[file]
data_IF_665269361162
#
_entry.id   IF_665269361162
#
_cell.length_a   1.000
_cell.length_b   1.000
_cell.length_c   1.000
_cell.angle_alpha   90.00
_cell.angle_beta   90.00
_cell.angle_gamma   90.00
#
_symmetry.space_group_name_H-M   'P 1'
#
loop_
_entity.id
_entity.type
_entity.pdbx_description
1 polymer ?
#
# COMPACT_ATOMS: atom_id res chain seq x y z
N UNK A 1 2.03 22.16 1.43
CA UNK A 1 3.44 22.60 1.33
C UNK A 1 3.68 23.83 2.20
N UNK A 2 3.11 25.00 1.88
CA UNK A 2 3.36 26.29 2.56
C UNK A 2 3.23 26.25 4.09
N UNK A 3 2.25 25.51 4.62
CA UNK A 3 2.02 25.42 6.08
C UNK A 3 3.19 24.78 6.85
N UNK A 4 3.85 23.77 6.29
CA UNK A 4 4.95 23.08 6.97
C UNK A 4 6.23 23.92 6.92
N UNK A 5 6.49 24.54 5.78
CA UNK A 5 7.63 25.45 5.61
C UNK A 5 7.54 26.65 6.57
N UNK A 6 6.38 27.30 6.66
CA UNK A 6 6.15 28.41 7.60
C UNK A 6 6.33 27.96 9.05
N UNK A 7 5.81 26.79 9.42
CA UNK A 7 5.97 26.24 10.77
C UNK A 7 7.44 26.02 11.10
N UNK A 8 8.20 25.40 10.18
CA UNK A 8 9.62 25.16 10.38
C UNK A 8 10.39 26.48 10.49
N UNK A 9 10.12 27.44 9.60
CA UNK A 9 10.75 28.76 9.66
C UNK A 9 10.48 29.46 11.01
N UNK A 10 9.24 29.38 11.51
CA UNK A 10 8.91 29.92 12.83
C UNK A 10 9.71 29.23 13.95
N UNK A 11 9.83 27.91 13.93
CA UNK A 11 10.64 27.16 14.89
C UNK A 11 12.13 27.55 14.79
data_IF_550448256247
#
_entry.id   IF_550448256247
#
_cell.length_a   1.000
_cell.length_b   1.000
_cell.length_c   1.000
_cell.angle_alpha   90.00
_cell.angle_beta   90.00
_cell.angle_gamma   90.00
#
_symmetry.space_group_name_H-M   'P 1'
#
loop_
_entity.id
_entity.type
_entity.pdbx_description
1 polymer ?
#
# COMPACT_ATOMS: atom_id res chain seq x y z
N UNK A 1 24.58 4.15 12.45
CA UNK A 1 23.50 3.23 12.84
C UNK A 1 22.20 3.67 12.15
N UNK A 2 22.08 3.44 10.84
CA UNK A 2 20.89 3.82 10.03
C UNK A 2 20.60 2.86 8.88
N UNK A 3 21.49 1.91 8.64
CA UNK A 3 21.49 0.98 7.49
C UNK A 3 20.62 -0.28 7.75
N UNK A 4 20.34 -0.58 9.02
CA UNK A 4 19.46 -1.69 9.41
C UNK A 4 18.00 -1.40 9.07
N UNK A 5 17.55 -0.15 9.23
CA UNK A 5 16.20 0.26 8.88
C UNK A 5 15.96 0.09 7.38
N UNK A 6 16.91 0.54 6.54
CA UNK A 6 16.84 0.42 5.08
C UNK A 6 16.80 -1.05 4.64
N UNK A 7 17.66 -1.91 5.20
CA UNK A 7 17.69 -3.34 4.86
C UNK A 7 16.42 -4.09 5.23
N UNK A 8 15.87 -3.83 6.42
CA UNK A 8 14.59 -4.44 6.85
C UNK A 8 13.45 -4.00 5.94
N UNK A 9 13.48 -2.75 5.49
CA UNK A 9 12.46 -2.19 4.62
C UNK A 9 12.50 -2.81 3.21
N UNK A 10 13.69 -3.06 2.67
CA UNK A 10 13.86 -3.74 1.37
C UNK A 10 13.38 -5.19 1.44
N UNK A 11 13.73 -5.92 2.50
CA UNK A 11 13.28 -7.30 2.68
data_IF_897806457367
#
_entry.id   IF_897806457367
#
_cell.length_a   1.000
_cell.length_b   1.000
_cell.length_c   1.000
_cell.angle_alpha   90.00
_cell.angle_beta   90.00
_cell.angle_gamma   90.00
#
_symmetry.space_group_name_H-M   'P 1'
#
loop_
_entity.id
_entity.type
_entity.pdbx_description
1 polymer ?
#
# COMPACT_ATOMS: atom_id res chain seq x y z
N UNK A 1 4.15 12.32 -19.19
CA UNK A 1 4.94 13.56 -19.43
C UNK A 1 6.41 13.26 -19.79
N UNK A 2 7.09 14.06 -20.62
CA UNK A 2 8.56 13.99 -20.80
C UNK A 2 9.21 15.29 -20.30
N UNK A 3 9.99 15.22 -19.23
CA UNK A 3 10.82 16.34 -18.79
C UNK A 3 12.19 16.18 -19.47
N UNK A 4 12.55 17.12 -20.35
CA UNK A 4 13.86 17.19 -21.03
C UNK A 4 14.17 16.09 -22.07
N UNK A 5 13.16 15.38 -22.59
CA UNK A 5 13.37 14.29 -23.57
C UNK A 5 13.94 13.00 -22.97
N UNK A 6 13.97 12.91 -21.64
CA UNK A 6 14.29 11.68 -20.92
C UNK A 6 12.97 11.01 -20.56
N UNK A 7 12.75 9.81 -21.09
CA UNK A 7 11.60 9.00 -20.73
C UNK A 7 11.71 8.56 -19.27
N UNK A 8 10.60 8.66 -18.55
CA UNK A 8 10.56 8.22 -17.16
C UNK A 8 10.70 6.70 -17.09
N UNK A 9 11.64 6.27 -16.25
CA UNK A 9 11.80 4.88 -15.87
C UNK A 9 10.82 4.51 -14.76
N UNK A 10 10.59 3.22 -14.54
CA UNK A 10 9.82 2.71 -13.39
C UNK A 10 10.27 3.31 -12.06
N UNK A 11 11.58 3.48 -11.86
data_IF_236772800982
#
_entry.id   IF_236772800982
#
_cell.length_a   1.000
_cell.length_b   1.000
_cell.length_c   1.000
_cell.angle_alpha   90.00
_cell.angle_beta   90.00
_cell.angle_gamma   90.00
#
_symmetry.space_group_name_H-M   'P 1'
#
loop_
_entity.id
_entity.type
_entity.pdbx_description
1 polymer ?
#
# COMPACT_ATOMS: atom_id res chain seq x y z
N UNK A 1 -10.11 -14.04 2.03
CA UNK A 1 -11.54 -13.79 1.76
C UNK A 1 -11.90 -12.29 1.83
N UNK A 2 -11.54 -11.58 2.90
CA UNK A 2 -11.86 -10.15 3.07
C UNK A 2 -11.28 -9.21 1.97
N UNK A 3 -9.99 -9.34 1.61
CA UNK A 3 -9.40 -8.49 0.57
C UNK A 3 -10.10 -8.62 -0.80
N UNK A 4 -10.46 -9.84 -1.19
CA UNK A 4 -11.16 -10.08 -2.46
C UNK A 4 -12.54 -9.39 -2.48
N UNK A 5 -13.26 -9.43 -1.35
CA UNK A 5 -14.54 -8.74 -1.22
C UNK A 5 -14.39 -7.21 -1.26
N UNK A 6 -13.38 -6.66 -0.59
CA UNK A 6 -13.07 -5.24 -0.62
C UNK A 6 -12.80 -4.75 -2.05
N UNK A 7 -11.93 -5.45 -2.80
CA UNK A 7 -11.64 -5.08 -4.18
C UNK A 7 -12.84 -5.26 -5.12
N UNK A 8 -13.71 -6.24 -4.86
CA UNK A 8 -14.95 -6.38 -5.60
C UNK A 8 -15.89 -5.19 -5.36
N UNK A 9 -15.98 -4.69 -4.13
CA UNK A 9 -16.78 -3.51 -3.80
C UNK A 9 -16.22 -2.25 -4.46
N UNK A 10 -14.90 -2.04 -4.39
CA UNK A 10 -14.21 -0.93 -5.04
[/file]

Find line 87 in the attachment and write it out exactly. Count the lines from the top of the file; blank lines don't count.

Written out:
CA UNK A 5 16.20 0.26 8.88